On the seventh day of the 7th month of the Chinese lunar calendar, the holiday known as Chinese Valentine’s Day (sometimes romanized as Qixié) is celebrated. This particular festival of attachment is strongly established in Chinese culture and is based on the romantic, romance of Zhinü (Zhn) and Niulang (Niláng). It is also known as Qixi Festival, which literally translates to “Evening of Sevens Festival.” The Chinese Valentine’s Day is a moment for couples to express their love for one another, which is typically done through a variety of elaborate gifts and public displays of affection. A romantic trip consists of the typical activities that couples like doing together, such as spending time together, having a nice dinner, exchanging gifts, going to the movies, and many other activities. During the Qixi Festival, couples may be seen all around China is gazing up into the night sky in search of the stars Vega and Altair. This adds a touch of romance to the otherwise austere environment.
Exchange Of Gifts On Valntine Day
The Chinese people have adopted the traditions of Westerners when it comes to celebrating Valentine’s Day. These traditions include exchanging gifts (such as plants, chocolates, ties, and likes to watch), generating a special date to and have a romantic dinner or watch movies within the night, or perhaps to make a getting married registration if Valentine’s Day falls on a piece day.
As a result, large quantities of chocolate might be available for purchase in supermarkets, and in comparison to other days, movie theatres might be significantly busier, and the price of plants (especially roses), restaurants, and hotels (especially romantic ones) might be a great deal higher. Additionally, the demand for chocolate might increase significantly. There will be unique set menus available at several restaurants, particularly those located in Hong Kong, Beijing, and Shanghai. Make sure you book your Valentine’s Day celebration well in advance if you want to keep things simple. This will allow you to enjoy the holiday without any stress.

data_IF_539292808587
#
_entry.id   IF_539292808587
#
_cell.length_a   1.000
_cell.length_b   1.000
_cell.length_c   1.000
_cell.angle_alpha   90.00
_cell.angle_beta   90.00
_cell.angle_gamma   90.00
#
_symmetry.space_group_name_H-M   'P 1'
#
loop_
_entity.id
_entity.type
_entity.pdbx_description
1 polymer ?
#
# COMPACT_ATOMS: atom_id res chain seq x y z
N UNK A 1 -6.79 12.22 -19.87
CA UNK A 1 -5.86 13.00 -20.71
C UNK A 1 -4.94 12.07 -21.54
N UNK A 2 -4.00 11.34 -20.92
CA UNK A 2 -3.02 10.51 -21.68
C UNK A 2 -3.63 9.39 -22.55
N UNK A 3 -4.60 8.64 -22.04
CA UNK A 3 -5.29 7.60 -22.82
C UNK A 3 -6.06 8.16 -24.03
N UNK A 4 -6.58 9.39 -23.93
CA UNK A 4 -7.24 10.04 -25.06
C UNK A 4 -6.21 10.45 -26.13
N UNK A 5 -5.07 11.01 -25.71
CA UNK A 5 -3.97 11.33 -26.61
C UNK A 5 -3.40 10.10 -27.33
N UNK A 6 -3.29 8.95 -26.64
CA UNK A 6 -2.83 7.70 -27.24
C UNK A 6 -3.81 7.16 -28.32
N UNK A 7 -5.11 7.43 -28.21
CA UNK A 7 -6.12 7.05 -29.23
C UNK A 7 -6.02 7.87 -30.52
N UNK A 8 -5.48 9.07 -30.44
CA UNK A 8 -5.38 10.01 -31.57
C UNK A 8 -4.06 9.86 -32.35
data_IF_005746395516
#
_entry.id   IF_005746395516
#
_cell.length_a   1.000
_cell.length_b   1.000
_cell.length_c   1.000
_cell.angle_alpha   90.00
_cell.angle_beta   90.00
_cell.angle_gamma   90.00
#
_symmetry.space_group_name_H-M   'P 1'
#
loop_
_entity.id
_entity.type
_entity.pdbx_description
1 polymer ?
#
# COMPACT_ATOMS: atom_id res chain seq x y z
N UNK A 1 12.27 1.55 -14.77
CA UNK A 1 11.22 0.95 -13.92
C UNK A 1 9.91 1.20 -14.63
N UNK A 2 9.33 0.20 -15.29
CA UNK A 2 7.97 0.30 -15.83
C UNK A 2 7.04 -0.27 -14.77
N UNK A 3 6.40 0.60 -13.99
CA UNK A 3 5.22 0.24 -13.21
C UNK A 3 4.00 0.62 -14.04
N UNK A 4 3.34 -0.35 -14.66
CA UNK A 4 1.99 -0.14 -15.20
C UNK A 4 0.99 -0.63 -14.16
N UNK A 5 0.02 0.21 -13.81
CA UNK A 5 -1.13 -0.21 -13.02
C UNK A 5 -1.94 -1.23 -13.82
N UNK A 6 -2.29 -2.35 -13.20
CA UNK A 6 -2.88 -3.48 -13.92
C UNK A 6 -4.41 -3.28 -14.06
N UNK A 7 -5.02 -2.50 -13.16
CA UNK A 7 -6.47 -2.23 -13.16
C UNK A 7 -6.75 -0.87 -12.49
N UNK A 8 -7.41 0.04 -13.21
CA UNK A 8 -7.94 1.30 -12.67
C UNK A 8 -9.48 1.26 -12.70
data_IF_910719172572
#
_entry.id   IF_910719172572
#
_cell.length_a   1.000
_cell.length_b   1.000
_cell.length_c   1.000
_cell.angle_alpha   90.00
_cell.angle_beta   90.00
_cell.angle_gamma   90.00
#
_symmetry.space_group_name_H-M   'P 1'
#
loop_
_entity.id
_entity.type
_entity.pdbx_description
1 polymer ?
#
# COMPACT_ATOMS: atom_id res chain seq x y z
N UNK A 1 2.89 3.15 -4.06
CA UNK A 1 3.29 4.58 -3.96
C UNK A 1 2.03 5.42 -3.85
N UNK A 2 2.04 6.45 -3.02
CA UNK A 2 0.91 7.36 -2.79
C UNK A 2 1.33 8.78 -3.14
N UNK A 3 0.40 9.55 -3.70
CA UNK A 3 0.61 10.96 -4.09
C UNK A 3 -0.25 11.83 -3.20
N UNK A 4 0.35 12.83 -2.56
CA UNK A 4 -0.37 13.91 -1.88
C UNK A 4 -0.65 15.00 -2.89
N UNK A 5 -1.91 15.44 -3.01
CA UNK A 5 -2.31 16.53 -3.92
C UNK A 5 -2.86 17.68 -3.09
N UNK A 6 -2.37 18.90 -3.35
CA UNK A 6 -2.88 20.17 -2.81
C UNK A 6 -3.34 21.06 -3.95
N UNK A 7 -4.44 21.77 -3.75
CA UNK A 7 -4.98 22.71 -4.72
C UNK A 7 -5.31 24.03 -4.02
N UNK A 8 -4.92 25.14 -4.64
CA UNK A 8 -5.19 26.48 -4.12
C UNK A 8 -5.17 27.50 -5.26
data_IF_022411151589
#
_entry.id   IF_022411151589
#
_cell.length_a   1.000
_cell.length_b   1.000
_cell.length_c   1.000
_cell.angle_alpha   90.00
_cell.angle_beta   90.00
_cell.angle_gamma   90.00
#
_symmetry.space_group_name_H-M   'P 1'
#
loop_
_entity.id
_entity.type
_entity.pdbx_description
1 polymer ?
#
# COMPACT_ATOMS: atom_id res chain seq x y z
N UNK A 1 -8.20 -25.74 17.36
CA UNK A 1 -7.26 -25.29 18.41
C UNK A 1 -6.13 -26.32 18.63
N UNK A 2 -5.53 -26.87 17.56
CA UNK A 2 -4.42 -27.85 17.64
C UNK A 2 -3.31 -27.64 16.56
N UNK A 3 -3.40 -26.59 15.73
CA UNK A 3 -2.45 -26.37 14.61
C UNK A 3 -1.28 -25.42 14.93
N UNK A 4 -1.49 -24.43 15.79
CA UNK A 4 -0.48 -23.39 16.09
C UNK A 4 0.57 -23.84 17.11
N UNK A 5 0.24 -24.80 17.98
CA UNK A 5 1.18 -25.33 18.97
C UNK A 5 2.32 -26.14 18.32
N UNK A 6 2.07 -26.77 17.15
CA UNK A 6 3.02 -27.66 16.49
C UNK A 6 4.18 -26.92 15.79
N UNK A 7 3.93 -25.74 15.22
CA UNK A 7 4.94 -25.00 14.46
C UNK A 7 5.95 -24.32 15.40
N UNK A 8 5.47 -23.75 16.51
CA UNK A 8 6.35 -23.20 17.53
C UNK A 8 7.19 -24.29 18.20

The Western custom of commemorating Valentine’s Day has been modified somewhat by the Chinese people so that it more closely resembles their own culture. When a husband wants to show his gratitude for his wife in this day and age, he might prepare a lavish meal for her or buy her an expensive garment with a lot of frills. Both of these gestures are common among older couples.
The majority of presents given on Valentine’s Day are comparable to those given in western international places and include the following:
Gifts from men may include flowers (often pink roses), candies, rings, a dress, a stylish bag, undergarments (which are not appropriate for individuals who have just started a relationship), a comb, a necklace, and so on.
Watches, ties, shirts, shavers, wallets, lighters, and other items were presented as presents by the ladies.
If you are a man and you want to give a bouquet of yellow roses to the woman you are in love, you might find that you are faced with some awkward questions. This is because giving yellow roses to the person you care about most is commonly interpreted as a statement that you are ending the relationship.
It’s possible that married couples will find these things to be agreeable. On the other hand, if you are currently dating someone or are engaged, you might want to give some consideration to the hidden connotations that lie beneath the surface. According to tradition, it should assist you in avoiding unfavorable omens; nevertheless, you could decide against paying any heed to them due to the fact that younger people in China no longer believe in such things.
You no longer need to show your affection for one another with a gift of an umbrella. This is due to the fact that the word for “umbrella” in Chinese, San, has a pronunciation that is identical to the word for “breaking up.”
Shoes are not appropriate as a token of your love and should be avoided. This is due to the fact that giving shoes is a metaphor for “packing off your affection.” The curse will be broken, though, if you make your love give you back the one yuan that was taken.